Cain’s exit from the Lord’s Promises put man on a course without God.  Not only was he on his own but he became progressively worse.  He began to form his own laws and attach his own interpretation to what supposedly was the Creator’s Mandate.  Take the man called Lamech.  He broke two laws: the law of matrimony by taking two wives and the law of murder in killing two men.  To add insult to injury, he invoked a curse tenfold worse than Cain’s (Gen. 4:19-24).   At this point the Genesis account introduced Adam’s heir Seth into the Promises (Gen. 4:25-6:8).  Seth represented the godly line and Cain represented the people without God.  At this time the sons of God became enamored with the daughter’s of men and gave birth to the Nephilim.   The first revival or a return to God was led by Seth’s first son Enosh.   It was followed by a lengthy religious dry spell or a lack of interest in Elohim.   Enoch revived interest but paid with his life.  He simply vanished and it was believed that God took him away.   Then we have Noah and the Deluge.  By this time the Sethites had succumbed to Cain and his Nods and their children or Nephilim ran the world without any moral or spiritual direction.

The Nephilim had become the gods of their time (Gen. 6:1-4).  These ancient dignitaries appear to have had the same impact on their world as celebrities have in our time.  It was a system with totally lopsided values and morals.  Materialism and sensuality were sought after with great sacrifices.  Vanity had replaced virtue and madness insanity.  The Biblical witness states: “The Lord saw how great man’s wickedness on earth had become, and that every inclination of the thoughts of his heart was only evil all the time.  The Lord was grieved that he had made man on the earth, and his heart was filled with pain.  The Lord said, ‘I will wipe mankind, whom I have created, from the face of the earth – men and animals, and creatures that move along the ground, and birds of the air – for I am grieved that I have made them'” (Gen. 6:5-7).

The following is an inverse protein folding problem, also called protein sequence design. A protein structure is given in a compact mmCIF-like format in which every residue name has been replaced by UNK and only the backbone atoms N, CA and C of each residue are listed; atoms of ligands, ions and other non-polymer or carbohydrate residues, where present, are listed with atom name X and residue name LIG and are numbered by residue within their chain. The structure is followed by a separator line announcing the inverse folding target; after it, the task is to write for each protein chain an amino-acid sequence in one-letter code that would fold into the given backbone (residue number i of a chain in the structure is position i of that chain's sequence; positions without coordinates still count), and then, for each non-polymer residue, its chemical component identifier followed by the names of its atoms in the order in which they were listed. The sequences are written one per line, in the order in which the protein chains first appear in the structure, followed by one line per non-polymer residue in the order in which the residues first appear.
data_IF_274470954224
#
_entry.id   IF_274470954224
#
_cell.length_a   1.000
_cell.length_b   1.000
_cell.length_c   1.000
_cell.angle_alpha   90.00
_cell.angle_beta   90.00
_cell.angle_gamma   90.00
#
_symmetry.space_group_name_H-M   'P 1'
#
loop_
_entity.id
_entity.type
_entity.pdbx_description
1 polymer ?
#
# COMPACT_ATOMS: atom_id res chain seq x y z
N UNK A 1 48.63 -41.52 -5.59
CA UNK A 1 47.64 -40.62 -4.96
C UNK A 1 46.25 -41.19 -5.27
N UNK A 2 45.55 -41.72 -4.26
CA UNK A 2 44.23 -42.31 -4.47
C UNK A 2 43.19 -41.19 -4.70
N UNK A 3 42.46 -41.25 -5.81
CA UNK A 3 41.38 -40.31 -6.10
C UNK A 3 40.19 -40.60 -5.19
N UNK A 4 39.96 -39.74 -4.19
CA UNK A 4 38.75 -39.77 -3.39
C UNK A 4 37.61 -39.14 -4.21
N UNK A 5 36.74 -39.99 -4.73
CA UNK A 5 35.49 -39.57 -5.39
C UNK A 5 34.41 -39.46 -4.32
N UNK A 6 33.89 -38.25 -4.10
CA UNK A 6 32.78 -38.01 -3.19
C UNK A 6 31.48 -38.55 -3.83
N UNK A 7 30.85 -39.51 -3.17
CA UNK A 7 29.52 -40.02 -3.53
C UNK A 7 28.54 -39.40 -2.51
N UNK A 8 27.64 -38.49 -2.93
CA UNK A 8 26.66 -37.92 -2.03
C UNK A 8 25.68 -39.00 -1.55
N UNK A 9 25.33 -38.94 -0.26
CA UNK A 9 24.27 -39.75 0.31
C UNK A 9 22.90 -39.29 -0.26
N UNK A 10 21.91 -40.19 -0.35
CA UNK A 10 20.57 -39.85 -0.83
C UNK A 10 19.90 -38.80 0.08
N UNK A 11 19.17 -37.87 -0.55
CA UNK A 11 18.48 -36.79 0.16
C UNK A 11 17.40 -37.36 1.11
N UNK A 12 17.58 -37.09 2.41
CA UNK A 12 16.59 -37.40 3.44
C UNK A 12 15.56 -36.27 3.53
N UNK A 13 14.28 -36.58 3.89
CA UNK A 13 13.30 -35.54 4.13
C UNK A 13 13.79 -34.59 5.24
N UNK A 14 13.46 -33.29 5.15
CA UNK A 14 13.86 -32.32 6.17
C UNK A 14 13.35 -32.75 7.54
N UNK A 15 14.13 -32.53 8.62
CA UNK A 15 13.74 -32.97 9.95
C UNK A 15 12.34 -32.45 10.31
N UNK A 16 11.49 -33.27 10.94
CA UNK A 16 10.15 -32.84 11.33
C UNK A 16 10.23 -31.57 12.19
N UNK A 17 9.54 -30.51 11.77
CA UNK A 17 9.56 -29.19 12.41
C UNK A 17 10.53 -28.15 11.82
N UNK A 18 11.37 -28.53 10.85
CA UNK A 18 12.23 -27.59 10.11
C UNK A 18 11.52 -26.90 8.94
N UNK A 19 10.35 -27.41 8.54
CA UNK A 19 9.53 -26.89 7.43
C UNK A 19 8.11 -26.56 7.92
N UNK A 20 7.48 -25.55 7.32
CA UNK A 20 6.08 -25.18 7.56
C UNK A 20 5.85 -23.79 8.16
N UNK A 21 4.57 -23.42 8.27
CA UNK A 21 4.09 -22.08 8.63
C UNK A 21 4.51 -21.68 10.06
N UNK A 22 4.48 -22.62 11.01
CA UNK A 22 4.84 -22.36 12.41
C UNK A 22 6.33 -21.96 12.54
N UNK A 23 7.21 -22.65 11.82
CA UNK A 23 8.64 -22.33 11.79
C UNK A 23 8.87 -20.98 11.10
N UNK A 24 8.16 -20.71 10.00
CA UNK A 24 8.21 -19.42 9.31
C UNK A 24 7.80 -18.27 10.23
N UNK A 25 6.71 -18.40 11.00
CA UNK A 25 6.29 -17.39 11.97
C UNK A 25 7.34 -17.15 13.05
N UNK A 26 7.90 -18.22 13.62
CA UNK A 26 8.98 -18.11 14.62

Ever since that tragic act of disobedience, sin has not just camped at our door but has entered homes, institutions, nations and even churches.  Man has given way to his desire or his passion.  He does not even make an attempt to master or keep in check his impulses.  Like Cain or Lamech, he resorts to murder and expects a medal for having disposed of his enemies.  As far as God is concerned, they are not enemies or unwanted human beings, but brothers and sisters whose blood cries out to Him from the earth upon which we live.  And we too are leading lives and lifestyles that strongly suggest that we have been expelled from the presence of God.  We too are surrounded, not by blessings, but by curses.  We too have the cent of blood on our hands.  And we too have disobeyed the “Thou shalt not eat {taste or touch}, for the day you do you shall die.” “No one can put new wine into old wine bags and expect a harvest.”

Jehovah did not reject Cain.  Cain rejected the Lord by disobedience and severed his own relationship with God’s Promises or Predestination.  He trampled on God’s warning and chose not to live within the bounds of God’s predestined plan for man.  Cain did not want Jehovah to govern over him or his future.  He declared his independence of the Creator and became the head of all those that think man is the measure of all things.  Whenever God tried to insert Himself into the affairs of man, man felt he could do better without Him.   Even the people of Israel that once were within the Covenant of God stepped out.  They demanded that Samuel find them a king and the Lord’s word to the prophet was, “Listen to all that the people are saying to you; it is not you that they have rejected as their king, but me.  As they have done from the day I brought them out of Egypt until this day, forsaking me and serving other gods, so they are doing to you,” (I Sam. 8:7-8).  We might take Jesus’ warning to heart, “When the Son of Man returns, will He find faith on earth” (Lk. 18:8)?  Are we not reaping what we have sown?